I first became aware of the Porsche mystique when I got the sports-car bug back in my youth. I took up rallying in a stylish but mechanically dodgy Triumph TR-4 and began attending road races. Back in the late '60s, Porsches were bathtub-shaped and showed their VW bloodlines. But they flew around the track, and as much as I disliked their styling, I was impressed by their speed and reliability.A STREET-TRACK HYBRID
Being a sucker for a pretty face, I spent years thrashing around in sports-car hell before I wised up. Aside from the aforementioned Triumph, there was a Corvette that rattled and leaked. Next came an Alfa-Romeo GTV-6 that gushed oil and crunched second gear. Even the Japanese invasion offered little solace. My pretty Datsun 240-Z was well bolted together, but it needed better shocks, an aftermarket exhaust, and other add-ons to provide the performance that matched its looks. After I added those things, of course, they broke, and then the Z started to rust.
I finally bought a Porsche in 1987 and have never looked back. I am now a P-car addict and attend regular meetings -- weekends at road courses -- to commune with my fellow slaves to speed.
The three Porsches I have owned have been solid and reliable, of course. But I discovered that the real joy in these things is modifying the basic car with go-fast parts. Beginning with a '95 Carrera that turned into an all-out racer complete with composite bodywork and a screaming 390-horsepower motor, I went on to convert another 911 into a rare 3.8-liter RS Clubsport. At only 2,650 pounds and with 298 hp on tap, it's perfect for weekend racing -- yet it's still street legal.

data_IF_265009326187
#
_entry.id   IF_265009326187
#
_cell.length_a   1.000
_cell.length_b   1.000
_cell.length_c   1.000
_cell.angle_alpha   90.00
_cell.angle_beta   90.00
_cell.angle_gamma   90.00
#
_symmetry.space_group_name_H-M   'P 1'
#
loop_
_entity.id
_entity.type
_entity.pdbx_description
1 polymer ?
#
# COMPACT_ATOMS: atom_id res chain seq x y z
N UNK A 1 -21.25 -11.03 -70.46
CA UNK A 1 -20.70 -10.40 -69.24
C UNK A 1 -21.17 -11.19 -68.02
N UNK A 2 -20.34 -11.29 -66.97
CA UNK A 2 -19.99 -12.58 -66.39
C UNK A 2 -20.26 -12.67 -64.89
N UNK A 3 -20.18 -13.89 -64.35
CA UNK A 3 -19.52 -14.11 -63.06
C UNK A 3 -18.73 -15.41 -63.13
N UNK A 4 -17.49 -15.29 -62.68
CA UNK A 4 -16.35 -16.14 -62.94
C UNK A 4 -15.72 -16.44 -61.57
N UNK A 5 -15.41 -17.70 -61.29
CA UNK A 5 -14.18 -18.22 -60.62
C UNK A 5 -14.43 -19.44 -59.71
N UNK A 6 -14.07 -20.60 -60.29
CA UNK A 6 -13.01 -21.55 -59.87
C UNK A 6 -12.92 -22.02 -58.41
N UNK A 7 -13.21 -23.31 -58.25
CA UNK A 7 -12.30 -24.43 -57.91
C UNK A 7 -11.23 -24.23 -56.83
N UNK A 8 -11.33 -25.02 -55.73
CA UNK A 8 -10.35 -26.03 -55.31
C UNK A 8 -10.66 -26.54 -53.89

Lately though, my wife has complained about the uselessness of the RS (race seats, a roll cage, stiff springs, and aluminum bodywork hardly befit a daily driver). I began to wonder if there was another Porsche for slightly irrational people with day jobs like me (I'm BusinessWeek's Washington bureau chief) who want to cut loose on weekends. I found the answer in the 996 GT3, a limited-production model (base price is $104,000 and only 800 will be sold) that's a true street-track hybrid. The GT3 is lighter than a stock 911, has a beefier suspension and quicker steering, and sports a 380-hp engine. There's no backseat, no spare, and a tiny gas tank. On the road the car still gives a firm but acceptable ride. Folks, this is my kind of car.
I took a GT3 test car out to Summit Point Raceway, a 2.4-mile circuit in West Virginia, and entered a "driver's education" event sponsored by the National Auto Sport Assn. NASA people are a congenial group of enthusiasts that offer drivers the opportunity to hone their skills on the racetrack.
It was a revelation. The GT3 corners flat, the close-ratio gears were perfect, and the engine provided turbo-like acceleration. As I rocketed down the front straight at nearly 150 mph, I realized that there was so much more that the GT3 could give with a little more familiarization and some stickier race tires. Afterwards, I peeled the magnetic numbers off the car, packed my race gear, and drove home thinking that life in Porscheland is sweet.
This car -- the last and best of a 996 line that will be supplanted by an evolutionary series in 2005 -- is what Porsche is all about. It melds the rational side of your brain with the goofy adolescent side. And it does it in a mechanical package that defies the stereotypes about sports-car exotica. By Lee Walczak